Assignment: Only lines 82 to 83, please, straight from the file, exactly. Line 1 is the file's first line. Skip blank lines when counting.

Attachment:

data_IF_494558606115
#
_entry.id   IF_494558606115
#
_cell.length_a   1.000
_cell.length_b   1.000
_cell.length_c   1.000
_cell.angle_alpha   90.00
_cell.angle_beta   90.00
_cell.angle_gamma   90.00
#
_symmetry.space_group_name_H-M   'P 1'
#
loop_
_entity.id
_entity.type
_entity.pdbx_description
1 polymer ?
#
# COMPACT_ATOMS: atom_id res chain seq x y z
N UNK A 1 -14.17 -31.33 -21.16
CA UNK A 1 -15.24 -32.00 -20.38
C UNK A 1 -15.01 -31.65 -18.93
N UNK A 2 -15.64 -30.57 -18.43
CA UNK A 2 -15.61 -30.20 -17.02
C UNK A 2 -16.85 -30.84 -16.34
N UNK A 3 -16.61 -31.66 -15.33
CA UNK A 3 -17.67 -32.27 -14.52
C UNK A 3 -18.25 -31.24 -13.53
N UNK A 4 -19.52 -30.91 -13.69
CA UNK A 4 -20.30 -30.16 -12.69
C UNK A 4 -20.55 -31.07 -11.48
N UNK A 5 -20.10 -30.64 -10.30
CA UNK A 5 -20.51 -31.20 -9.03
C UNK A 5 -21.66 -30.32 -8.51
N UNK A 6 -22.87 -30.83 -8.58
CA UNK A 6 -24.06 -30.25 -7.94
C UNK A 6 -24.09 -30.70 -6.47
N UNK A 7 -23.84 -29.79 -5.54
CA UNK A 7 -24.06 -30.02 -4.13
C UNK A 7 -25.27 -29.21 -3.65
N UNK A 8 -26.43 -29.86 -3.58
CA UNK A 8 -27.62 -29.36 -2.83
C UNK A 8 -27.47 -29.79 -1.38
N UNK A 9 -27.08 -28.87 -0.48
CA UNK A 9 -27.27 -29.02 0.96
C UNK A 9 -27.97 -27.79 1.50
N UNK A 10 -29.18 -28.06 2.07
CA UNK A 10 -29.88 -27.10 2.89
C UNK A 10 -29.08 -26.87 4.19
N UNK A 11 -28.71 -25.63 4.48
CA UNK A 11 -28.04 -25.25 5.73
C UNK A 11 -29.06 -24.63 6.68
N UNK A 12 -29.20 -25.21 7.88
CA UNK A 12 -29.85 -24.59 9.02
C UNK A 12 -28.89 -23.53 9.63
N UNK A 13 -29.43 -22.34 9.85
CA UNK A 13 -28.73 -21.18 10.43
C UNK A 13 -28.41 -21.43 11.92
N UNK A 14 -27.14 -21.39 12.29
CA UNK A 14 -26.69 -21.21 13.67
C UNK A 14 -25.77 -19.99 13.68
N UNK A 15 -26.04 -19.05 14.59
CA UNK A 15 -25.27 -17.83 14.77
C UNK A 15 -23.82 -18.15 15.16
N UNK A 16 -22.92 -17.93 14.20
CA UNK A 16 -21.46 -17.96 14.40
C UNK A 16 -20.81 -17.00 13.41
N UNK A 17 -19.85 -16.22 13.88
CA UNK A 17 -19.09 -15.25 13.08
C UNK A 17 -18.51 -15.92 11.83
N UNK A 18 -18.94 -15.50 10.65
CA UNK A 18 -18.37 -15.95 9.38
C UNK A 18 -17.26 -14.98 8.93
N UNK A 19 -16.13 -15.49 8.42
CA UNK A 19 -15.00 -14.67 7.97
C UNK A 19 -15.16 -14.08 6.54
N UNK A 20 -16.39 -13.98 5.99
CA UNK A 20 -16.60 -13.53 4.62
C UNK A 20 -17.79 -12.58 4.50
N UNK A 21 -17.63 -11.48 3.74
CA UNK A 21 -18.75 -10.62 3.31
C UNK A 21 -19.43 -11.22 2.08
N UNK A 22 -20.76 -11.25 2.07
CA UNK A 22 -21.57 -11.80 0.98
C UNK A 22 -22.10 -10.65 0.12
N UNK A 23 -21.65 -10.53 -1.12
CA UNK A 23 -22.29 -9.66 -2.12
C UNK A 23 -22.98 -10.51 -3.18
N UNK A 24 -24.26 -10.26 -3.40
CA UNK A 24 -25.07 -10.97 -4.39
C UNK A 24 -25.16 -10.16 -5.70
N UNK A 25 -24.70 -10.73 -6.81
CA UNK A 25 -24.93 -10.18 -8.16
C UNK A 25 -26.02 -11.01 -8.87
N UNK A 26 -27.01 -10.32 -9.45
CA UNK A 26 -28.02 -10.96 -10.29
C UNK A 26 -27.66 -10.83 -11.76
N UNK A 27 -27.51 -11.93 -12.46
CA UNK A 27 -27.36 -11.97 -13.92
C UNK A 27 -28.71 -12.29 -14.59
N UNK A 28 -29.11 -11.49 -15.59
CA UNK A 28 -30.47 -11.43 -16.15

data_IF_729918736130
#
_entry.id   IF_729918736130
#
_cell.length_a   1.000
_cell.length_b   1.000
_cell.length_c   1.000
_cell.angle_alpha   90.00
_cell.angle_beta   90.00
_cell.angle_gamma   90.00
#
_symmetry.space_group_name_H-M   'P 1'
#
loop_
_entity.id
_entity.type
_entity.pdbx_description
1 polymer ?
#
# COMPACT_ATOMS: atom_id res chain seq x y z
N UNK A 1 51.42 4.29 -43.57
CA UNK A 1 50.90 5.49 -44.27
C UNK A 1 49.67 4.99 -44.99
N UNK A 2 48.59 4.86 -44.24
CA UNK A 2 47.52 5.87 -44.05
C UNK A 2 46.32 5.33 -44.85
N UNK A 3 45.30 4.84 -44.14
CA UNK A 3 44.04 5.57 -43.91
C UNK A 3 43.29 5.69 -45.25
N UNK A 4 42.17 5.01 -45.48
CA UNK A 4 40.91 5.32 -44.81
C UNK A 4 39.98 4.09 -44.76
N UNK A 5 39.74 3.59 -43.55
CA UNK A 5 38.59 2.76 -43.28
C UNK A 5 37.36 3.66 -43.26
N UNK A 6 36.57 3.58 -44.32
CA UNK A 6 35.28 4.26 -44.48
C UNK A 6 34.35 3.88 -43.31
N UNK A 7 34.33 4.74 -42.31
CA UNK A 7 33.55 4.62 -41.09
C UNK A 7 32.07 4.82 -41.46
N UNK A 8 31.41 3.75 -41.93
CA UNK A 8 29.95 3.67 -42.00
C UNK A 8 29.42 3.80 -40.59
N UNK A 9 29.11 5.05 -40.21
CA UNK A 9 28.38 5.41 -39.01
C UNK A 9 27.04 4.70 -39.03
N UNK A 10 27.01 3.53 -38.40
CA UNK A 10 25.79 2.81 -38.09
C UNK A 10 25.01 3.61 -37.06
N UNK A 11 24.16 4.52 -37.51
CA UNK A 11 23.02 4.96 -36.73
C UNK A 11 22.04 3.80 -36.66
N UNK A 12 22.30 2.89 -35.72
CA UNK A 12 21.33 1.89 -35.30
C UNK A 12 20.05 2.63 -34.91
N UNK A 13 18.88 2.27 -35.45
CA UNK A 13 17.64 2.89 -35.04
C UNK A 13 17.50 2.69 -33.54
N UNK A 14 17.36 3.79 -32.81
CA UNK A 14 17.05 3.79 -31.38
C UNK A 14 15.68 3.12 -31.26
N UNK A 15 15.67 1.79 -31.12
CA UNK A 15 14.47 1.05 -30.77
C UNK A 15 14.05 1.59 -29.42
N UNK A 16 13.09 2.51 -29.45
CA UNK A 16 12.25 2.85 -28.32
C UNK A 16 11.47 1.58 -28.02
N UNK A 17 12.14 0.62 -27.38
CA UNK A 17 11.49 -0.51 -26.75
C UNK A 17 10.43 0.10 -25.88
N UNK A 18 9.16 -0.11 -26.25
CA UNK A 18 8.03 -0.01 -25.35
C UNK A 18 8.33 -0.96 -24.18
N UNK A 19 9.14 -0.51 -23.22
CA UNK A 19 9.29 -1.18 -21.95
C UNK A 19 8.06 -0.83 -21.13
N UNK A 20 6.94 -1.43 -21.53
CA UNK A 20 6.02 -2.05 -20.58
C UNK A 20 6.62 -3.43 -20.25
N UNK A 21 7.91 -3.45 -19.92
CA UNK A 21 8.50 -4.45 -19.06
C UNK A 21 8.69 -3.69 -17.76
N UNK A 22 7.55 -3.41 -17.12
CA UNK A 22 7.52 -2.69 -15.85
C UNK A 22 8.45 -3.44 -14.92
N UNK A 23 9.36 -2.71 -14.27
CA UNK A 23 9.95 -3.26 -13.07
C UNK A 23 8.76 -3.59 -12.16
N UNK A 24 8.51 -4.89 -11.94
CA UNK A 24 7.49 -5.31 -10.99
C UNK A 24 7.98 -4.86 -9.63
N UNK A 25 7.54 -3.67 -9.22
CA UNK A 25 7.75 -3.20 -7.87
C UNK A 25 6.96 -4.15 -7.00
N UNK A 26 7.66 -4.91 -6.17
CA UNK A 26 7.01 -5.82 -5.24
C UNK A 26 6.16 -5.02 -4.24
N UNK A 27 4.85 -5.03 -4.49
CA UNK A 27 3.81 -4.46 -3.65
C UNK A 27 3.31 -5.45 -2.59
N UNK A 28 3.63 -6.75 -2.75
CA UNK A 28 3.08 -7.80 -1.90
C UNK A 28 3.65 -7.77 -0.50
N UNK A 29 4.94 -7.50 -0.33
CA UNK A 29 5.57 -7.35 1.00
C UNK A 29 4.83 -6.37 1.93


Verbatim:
CA UNK A 21 -18.75 -10.62 3.31
C UNK A 21 -19.43 -11.22 2.08